Camp Pull A Shot 2012 was much more amazing than I had anticipated. Having been the previous year I thought I would know excatley how it would go down and what I would get out of it. I was wrong.
I came into LA the night before Camp and I thought I would be able to make it into Camp a night early like I did the year before to help with any setting up. Well I got stuck in LA so I threw out a general text and in minutes a coffee professional I hardly knew before Camp was willing to come pick me up, cook me food, let me stay at their place and drive me to Camp the following day! Alexandra LittleJohn you are amazing and I’ll never forget what you did for me that night. It’s these types of interaction that make Camp so amazing. Building new friendships and new bridges all while expanding your professional development.
Arriving at Camp the following day everything seemed about same as the year before. Checking in and getting your awesome camp gear (backpack, tee shirt, flashlight, water bottle etc). After checking into my cabin I headed up to the Main Tent and after a small discussion I decided to take my level 2 test. (I had taken all the course work for level 2 the year before but did not pass the test.) I super crazy proud to say that I passed!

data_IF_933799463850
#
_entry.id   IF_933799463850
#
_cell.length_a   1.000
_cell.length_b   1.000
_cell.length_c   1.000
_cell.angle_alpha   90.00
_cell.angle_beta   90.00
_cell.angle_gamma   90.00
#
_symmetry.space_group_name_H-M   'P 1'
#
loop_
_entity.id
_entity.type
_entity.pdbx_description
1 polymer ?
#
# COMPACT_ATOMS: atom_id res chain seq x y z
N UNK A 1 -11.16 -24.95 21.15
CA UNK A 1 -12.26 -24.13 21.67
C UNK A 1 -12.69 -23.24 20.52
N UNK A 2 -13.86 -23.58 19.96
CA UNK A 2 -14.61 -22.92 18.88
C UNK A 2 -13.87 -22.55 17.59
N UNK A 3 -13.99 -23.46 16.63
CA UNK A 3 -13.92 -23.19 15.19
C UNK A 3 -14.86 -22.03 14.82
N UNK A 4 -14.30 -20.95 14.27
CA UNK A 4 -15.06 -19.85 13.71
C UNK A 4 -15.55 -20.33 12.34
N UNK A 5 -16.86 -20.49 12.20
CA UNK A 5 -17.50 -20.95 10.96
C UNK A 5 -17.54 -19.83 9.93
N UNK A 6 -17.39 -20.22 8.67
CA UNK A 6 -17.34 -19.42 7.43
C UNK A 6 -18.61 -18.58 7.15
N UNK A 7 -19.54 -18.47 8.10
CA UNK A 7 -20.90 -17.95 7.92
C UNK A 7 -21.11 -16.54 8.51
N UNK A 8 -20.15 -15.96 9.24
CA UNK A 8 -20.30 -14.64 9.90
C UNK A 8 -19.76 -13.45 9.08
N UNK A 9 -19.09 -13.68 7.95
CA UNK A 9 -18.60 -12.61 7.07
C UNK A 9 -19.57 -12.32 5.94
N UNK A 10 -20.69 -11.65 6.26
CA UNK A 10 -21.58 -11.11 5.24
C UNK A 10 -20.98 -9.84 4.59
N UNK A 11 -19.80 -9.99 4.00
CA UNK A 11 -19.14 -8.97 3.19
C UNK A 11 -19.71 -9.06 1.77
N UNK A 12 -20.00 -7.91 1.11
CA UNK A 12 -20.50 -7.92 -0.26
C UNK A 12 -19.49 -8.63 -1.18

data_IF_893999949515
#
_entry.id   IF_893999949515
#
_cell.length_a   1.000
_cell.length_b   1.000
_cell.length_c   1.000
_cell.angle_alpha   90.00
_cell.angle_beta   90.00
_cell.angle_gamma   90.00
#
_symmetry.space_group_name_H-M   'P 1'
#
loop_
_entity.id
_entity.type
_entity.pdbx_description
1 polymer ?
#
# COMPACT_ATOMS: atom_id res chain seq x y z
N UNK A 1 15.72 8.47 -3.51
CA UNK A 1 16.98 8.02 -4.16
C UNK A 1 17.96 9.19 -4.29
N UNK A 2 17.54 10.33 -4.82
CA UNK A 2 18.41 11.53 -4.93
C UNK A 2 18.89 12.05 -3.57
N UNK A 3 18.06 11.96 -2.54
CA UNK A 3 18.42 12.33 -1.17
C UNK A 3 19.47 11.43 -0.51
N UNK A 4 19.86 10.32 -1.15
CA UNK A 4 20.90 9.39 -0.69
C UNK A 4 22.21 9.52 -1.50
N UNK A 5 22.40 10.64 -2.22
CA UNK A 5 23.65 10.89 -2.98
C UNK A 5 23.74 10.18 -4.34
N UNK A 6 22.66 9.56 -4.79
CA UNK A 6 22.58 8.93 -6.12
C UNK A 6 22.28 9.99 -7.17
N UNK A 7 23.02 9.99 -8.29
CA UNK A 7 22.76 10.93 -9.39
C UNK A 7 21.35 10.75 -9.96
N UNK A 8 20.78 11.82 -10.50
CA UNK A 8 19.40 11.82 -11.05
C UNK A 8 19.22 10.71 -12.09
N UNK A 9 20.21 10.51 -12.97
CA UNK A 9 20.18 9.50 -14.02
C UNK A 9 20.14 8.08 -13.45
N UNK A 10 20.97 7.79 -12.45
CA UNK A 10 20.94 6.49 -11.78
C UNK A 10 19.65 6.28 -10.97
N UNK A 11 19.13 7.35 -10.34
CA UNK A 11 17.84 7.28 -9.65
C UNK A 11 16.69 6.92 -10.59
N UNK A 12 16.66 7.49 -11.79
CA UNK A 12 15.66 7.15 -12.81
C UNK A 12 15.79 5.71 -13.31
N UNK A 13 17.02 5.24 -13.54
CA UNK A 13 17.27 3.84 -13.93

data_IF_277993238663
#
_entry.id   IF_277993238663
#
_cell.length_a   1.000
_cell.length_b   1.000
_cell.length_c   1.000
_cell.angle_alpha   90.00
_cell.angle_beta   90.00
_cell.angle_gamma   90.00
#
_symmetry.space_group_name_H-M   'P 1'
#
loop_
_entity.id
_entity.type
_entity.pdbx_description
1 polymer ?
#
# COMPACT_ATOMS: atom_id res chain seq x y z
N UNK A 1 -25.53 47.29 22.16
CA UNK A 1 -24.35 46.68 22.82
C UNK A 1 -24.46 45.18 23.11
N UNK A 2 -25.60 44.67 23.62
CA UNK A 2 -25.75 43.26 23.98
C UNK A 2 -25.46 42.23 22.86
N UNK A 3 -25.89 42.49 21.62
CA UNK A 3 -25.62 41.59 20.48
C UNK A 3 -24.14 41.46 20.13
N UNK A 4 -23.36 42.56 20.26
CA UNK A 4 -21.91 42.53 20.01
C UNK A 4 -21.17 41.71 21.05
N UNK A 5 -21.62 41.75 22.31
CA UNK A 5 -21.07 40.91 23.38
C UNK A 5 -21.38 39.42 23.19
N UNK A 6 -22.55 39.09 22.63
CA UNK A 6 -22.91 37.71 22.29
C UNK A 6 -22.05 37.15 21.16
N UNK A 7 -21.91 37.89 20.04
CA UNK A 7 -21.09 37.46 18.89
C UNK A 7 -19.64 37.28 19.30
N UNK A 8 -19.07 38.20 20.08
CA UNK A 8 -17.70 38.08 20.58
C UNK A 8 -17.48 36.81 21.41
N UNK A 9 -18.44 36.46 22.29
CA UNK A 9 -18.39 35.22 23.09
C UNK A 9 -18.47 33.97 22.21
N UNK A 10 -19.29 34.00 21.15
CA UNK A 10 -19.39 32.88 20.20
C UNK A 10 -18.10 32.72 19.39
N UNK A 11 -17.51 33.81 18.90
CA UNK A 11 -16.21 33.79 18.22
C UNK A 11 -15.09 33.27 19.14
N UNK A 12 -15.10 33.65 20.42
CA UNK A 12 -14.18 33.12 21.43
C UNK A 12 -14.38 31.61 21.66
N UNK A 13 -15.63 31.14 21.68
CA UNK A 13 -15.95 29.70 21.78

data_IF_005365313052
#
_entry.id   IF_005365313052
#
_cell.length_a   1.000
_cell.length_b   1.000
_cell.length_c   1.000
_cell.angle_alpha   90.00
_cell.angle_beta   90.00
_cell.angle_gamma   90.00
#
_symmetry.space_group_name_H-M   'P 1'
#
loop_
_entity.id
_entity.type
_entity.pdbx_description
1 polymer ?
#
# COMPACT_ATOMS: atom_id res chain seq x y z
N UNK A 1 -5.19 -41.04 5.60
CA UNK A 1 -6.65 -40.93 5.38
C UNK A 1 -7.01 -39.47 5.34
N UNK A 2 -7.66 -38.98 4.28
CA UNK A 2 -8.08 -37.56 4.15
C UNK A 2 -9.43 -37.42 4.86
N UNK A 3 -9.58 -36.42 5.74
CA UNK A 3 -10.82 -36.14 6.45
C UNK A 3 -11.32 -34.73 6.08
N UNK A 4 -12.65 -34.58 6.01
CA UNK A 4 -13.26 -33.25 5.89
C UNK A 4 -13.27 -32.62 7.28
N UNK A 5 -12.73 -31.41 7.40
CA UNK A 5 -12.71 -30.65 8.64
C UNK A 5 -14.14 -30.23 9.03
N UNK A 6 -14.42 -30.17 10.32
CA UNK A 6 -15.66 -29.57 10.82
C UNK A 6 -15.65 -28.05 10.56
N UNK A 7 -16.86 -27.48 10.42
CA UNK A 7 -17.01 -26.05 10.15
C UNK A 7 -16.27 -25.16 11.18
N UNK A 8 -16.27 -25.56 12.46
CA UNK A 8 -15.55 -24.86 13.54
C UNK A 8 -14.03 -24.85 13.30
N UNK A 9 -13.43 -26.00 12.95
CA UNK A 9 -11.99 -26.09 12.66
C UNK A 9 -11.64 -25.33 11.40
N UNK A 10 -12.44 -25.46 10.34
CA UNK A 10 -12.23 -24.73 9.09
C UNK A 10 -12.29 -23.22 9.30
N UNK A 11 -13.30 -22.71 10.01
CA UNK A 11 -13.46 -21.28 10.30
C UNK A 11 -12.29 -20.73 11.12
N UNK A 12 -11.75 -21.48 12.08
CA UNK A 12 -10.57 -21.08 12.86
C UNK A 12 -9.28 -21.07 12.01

Later that night we had our first team challenge which was coffee trivia. All the team challenges are fun and it’s a great way to get to know many people from all over the country. I was picked by my team to be the team leader which was a great experience and I learned so much from my team over the week. At the end of the first night there was no big party just a lot of great people hanging out around a campfire having a few beers and chatting about everything coffee. These campfire discussions are some of the most valued discussions I’ve ever had in coffee. Special thanks goes to Lorenzo Perkins.
Katie Carguilo adding wood to the fire.
On the second day I stepped in and out of classes that I had already taken the year before. I also had the chance to spend some time touring the facilites with Ildi Revi and Peter Giuliano. After that I took Sensory Skills for a second time and if you have taken this class you’ll know why taking it multiple times is beneficial. It’s a very intense class thats helps you learn to taste Sweet, Sour and Salty. The amazing Dan Streetman led the class this year. This is a class you must pass to become a Q-Grader so it’s a really important one for me. This was the only class I took for this day and it gave me a lot of time to reflect on what I was learning and more importantly what I was becoming a part of.